The triple whammy for nuclear power: Centrica, Cumbria, clean-up costs

Centrica pulling out of a vital new plant and blows on the cost and location of radioactive waste have darkened the industry's prospects, says Tom Bawden

Britain's nuclear power conundrum has become considerably more complex after Centrica pulled out of a crucial new plant at Hinkley Point yesterday in the face of spiralling costs and severe delays.

Coming hard on the heels of new problems over the cost and location of disposing of radioactive waste, Centrica's exit from the Hinkley Point consortium is the nuclear industry's third blow in less than a week.

The first punch was landed last week when Cumbria, the only area to have shown any interest in hosting an underground radioactive waste storage centre, decided to reject the idea. This was followed by a second jab from a new Public Accounts Committee report showing the cost of cleaning up the Sellafield nuclear waste site has reached £67.5bn with no sign of when it will stop rising.

The triple blow underlines the nuclear-sized scale of the task facing the government as it plans to avert power cuts and reduce carbon emissions by building a new generation of fission-fuelled power plants, the first since 1995. The Hinkley Point C nuclear power plant in Somerset was due to be the first of the new breed, with the French state energy company, Edf, financing 80 per cent of the project and British Gas-owner, Centrica, the remaining fifth. France's Areva will provide the European Pressurised Reactor that the proposed plant will use.

Sam Laidlaw, Centrica's chief executive, said: "Since our initial investment, the anticipated project costs in new nuclear have increased and the construction timetable has extended by a number of years... participation is not right for Centrica and our shareholders."

"It's all looking a bit difficult in the UK nuclear power industry," Mike Lawn, of Bloomberg New Energy Finance, said.

"Taken collectively, these developments represent a blow, with the nuclear new-build being the most concerning bit." Angelos Anastasiou, an analyst at Seymour Pierce, said.

"We really need new nuclear power if we want to keep the lights on in this country, not in this decade but in the next to replace the existing plants as they close down," he added.

Centrica's decision not to invest in Hinkley Point in Somerset – and two plants at Sizewell in Suffolk, further down the road – also means none of the proposed new nuclear power plants involves any British companies. Moreover, there are growing fears that Hinkley Point might not happen at all, or if it does, only at a very high cost.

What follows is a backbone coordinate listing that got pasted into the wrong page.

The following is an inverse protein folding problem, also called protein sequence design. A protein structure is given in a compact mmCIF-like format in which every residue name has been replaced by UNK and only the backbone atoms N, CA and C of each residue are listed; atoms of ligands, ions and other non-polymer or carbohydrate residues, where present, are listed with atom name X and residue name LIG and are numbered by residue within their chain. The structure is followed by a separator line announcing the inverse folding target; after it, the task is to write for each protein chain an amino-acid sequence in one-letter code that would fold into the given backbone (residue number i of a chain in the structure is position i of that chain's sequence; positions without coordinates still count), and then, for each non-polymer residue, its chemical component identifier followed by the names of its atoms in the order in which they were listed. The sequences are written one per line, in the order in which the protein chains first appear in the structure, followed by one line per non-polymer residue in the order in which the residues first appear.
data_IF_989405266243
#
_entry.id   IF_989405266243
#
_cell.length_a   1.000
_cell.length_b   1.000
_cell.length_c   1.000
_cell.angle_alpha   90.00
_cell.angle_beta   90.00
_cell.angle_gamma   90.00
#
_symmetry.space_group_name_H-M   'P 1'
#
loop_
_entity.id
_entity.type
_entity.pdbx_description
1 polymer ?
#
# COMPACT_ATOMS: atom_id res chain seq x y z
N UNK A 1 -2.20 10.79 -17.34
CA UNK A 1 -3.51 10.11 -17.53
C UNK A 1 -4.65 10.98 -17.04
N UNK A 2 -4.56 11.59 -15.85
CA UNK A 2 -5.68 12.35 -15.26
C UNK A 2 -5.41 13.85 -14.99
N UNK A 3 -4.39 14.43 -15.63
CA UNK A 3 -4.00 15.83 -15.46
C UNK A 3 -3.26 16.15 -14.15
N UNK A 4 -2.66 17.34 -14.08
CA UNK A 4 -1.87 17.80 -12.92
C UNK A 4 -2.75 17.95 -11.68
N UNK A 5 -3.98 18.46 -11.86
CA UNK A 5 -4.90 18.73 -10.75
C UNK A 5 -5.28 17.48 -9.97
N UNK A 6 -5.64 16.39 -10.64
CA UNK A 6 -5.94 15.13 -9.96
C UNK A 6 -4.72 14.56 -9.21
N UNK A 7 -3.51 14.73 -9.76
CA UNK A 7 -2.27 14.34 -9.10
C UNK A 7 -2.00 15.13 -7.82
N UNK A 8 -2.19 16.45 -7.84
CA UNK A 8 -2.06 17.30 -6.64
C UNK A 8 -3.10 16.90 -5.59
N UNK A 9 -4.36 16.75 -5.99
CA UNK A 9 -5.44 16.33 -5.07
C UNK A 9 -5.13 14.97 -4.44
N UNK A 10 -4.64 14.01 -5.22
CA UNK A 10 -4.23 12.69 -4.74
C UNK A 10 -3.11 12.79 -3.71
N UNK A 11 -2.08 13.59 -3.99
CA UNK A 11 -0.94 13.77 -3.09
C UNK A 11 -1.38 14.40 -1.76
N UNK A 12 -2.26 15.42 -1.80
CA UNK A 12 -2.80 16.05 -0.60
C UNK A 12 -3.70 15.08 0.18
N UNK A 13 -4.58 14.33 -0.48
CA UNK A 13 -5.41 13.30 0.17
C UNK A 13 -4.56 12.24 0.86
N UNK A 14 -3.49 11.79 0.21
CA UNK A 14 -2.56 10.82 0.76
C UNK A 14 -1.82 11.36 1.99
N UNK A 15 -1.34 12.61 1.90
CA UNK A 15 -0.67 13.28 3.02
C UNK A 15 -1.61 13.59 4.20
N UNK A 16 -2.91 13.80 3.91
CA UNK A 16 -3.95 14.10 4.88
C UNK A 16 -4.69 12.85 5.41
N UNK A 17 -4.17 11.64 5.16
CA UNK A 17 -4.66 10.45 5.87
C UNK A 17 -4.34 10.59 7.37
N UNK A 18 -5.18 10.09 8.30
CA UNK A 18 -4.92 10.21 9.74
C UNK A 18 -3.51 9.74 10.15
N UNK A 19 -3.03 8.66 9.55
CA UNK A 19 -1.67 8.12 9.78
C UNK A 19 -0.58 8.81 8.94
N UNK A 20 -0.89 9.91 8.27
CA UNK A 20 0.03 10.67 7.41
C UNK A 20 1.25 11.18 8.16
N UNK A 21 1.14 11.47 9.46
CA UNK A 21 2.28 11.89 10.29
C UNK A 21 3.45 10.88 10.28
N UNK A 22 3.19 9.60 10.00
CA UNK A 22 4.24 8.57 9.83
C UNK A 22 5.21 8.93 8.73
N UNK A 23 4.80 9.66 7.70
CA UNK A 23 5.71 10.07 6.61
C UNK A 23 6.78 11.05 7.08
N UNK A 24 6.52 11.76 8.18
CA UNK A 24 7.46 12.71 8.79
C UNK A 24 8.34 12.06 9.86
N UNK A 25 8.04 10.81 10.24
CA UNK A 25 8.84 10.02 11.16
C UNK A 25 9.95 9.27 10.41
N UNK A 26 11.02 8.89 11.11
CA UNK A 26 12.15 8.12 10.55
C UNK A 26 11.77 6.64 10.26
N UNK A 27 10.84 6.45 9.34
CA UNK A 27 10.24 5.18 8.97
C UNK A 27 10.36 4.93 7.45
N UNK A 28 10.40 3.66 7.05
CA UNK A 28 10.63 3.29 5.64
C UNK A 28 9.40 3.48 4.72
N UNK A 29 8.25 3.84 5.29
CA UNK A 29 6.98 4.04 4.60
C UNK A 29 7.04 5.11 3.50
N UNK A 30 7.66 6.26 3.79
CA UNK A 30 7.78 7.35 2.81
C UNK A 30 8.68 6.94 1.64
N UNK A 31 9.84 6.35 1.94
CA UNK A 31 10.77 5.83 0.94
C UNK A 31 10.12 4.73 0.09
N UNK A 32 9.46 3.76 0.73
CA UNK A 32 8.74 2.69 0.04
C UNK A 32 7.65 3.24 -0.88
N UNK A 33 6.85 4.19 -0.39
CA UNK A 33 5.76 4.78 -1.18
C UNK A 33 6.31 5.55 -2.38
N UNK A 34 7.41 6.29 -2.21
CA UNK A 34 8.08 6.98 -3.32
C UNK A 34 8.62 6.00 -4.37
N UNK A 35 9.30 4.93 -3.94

"The big question is, will Edf go through with its British nuclear plans? I think it probably will happen but that it's a bad idea because of the risk that the cost overruns and delays we have seen in every other EPR project will be repeated," Mr Lawn said.

The cost of Hinkley Point, which Edf put at £9bn in December 2010, is reported to be £14bn as increased safety requirements after the Fukushima disaster in Japan exacerbated the traditional cost overruns associated with nuclear power plants. And, if the French experience is anything to go by, they could go up more. The costs of the plant that Edf and Areva are building using the same EPR design in France have more than quadrupled from €2bn (£1.7bn) in 2003 to €8.5bn. Even with Centrica's involvement, Edf's participation in Hinkley Point has been hanging in the balance for months with the French company locked in talks with the government to determine a guaranteed price for the electricity it generates.

Edf appeared yesterday to be aware of its power as it put further pressure on the government to agree a favourable "subsidy" for the project, known as a contract-for-difference.

"This contract-for difference is now more than ever the key to attracting investors and to unlock the funding for this project," Edf said.

Edf is well known to want a partner to share the costs of Hinkley Point and is in talks with the state-owned Chinese group China Guangdong Nuclear Power. However, there is no guarantee the Chinese will agree to take Centrica's place. Edf declined to comment yesterday on whether it could proceed without a partner, amid suggestions it would baulk at the prospect of funding the entire project.

But while Centrica's departure has added to the questions over the future of Hinkley Point and Britain's nuclear power project, analysts point out that Hitachi's decision in October to buy Britain's Horizon Nuclear Power, a joint venture to build reactors on existing sites on the Isle of Anglesey and Oldbury-on-Severn, is a huge vote of confidence in the industry.

Centrica announced a £200m writedown for its share of Hinkley Point's costs so far and a £500m share buyback to return some of the money it would have spent on the project.

Finance director Nick Luff said it would be "unfair" to blame the government for its decision, pointing out that the time and cost overruns were not its fault. The government added: "The decision reflects the company's investment priorities and is not a reflection of UK government policy."

However, critics say the government has failed to provide an attractive framework for potential investors across the low-carbon energy market, including wind and solar power, and must bear some responsibility for Centrica's departure. That said, the government does have an unenviable task, as it seeks to balance growing demand for energy with the need to reduce emissions – and all while keeping a lid on prices.

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